Video: Should you use a free VPN?

There are lots of VPNs out there, at all different price points—many of them are even free. So should you use a free VPN?

When you connect to a VPN, you get a different IP address that is shared by many other people, which masks your real identity and location. Your traffic goes through an encrypted tunnel that should, in theory, keep it secure and private. Besides the privacy benefits, this can also allow you to access sites and services that may be restricted where you are.

If your goal in using a VPN is just to temporarily change your IP address, and privacy isn’t really a concern, then a free VPN may be useful. You might be able to, for example, read articles on blocked websites or watch videos that aren’t available in your region. That said, a free VPN is likely to be slower than a paid one, and it will almost always offer fewer choices of location.

It’s also more likely to suffer outages or simply not work with the site you’re trying to use. If you find one that works for your situation, you might be O.K. But it might not be the safest idea to use a free VPN for the long term or for anything more important.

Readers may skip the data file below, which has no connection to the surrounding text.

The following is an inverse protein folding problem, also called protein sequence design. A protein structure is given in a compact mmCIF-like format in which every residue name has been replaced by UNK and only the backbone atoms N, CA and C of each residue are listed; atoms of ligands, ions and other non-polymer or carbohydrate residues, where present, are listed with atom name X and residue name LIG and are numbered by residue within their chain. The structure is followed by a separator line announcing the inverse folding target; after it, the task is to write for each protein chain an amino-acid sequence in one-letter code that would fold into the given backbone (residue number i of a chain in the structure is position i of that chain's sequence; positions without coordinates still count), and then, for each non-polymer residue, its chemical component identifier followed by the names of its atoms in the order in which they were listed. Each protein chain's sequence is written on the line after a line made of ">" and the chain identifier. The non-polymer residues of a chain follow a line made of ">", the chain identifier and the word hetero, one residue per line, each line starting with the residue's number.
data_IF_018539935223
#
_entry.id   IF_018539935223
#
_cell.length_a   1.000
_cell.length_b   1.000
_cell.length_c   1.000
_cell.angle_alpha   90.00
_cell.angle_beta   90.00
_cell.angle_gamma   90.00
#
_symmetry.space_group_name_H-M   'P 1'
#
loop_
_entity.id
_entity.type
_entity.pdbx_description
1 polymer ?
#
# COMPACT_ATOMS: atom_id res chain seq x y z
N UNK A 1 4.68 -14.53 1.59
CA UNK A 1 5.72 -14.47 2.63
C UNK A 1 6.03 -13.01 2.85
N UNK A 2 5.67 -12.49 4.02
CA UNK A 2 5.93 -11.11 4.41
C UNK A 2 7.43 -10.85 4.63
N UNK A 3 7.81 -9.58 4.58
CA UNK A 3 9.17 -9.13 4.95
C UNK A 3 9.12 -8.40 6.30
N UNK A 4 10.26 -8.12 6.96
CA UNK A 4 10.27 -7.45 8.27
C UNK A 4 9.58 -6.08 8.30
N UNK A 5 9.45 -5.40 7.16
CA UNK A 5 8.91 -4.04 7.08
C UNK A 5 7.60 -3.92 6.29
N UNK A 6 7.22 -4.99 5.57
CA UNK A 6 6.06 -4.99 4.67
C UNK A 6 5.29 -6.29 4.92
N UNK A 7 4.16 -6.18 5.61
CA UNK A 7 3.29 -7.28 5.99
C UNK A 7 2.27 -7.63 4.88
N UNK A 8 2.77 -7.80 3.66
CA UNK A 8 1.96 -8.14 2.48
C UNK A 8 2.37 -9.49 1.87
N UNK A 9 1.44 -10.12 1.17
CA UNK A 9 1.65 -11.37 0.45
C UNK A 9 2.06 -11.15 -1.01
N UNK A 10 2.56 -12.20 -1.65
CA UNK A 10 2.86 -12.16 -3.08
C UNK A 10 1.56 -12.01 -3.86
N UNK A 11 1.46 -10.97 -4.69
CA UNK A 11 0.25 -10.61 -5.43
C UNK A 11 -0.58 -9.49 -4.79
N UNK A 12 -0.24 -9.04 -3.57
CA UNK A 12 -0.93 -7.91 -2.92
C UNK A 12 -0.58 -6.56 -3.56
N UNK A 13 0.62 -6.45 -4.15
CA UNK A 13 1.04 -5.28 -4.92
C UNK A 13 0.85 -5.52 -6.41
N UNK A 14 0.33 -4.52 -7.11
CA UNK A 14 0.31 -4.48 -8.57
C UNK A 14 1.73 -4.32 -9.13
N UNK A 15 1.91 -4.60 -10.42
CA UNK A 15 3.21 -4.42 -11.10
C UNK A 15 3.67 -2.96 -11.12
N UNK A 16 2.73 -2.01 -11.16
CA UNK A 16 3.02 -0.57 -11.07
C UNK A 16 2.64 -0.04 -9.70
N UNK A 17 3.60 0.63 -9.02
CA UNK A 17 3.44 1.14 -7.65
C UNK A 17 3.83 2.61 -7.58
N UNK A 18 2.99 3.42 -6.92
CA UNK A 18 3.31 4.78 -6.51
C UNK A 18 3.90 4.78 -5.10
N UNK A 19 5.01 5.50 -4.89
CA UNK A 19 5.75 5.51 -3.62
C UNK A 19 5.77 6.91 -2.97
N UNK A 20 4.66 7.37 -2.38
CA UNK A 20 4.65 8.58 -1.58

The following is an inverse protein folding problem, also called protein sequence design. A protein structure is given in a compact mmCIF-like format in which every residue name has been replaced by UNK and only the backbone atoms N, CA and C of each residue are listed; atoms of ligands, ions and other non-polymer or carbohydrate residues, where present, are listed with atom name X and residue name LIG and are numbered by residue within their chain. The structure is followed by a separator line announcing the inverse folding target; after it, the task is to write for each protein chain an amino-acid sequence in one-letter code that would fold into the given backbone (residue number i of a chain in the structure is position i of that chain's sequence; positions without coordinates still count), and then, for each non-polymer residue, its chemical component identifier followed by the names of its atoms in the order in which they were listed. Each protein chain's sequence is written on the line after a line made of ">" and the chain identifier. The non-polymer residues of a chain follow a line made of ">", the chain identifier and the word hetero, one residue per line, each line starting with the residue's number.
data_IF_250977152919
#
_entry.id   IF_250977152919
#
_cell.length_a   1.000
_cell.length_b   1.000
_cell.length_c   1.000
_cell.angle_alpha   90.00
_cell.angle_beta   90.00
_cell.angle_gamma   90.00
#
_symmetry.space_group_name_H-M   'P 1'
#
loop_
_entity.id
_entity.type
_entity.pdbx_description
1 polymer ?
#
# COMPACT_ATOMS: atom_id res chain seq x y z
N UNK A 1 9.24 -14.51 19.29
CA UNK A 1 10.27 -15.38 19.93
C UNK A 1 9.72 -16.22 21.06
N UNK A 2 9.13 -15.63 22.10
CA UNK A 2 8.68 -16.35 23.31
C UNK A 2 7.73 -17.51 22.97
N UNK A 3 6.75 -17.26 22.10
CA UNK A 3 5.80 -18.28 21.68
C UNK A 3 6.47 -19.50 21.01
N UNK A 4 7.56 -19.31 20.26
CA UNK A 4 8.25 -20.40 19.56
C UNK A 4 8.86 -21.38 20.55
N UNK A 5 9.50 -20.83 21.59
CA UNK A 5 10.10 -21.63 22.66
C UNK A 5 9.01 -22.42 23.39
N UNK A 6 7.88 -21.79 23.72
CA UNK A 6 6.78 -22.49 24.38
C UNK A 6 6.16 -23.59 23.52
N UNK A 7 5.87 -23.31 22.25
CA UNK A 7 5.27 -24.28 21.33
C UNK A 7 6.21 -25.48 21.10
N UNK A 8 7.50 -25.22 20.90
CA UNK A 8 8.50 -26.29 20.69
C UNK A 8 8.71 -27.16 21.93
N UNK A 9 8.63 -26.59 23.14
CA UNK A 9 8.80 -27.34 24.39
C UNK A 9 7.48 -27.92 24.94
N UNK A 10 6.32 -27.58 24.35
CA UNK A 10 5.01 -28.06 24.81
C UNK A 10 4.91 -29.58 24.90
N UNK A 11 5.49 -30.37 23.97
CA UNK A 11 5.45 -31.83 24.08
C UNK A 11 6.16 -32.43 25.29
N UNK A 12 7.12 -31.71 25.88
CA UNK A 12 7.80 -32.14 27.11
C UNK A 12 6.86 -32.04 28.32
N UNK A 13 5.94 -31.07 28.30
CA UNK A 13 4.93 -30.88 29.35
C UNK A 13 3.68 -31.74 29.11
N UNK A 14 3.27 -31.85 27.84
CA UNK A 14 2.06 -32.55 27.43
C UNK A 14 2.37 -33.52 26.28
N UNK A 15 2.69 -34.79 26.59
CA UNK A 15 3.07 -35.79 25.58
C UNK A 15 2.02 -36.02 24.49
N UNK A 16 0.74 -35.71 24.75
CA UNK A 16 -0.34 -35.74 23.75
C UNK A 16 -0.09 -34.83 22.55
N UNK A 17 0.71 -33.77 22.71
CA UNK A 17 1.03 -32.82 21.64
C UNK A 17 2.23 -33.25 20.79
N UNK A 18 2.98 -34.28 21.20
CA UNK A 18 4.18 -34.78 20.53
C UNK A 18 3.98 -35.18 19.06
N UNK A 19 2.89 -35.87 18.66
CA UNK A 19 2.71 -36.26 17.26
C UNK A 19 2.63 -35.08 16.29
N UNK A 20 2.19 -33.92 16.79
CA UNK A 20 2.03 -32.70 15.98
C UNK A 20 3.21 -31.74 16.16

After all, running any VPN service costs money. If a provider doesn’t charge you a subscription fee, then it must be recouping those costs somewhere else. Some may offer a paid tier, while offering a much more limited service for free. The difference between the free and paid versions is likely to be substantial, but if you’re not expecting much, it could work.

Others may simply cut corners, offering weak or nonexistent encryption, or engaging in poor security practices that put your traffic or your personal data at risk.

And finally, some may even be abusing their access in order to log and record your browsing and shopping habits, so they can be sold to advertisers or other third parties.

Remember, using any VPN, whether free, paid, or provided by your employer, means entrusting your data to that VPN’s servers. Make sure you trust that provider to do the right thing.

A trustworthy provider:

1) Has a clear and thorough privacy policy;

2) Invests in technology to improve your experience and security; and

3) Invites and publicizes regular audits by third-party experts, verifying its claims

So, should you use free VPNs? Admittedly, we’re a little biased, but we wouldn’t recommend it for anything beyond occasionally uncensoring content. If you’re banking, shopping, or are just a heavy internet user, a quality paid VPN will be worth it for a smooth and private online experience.

We know just the one!

Read more: The internet is safer now—but a VPN is still essential protection

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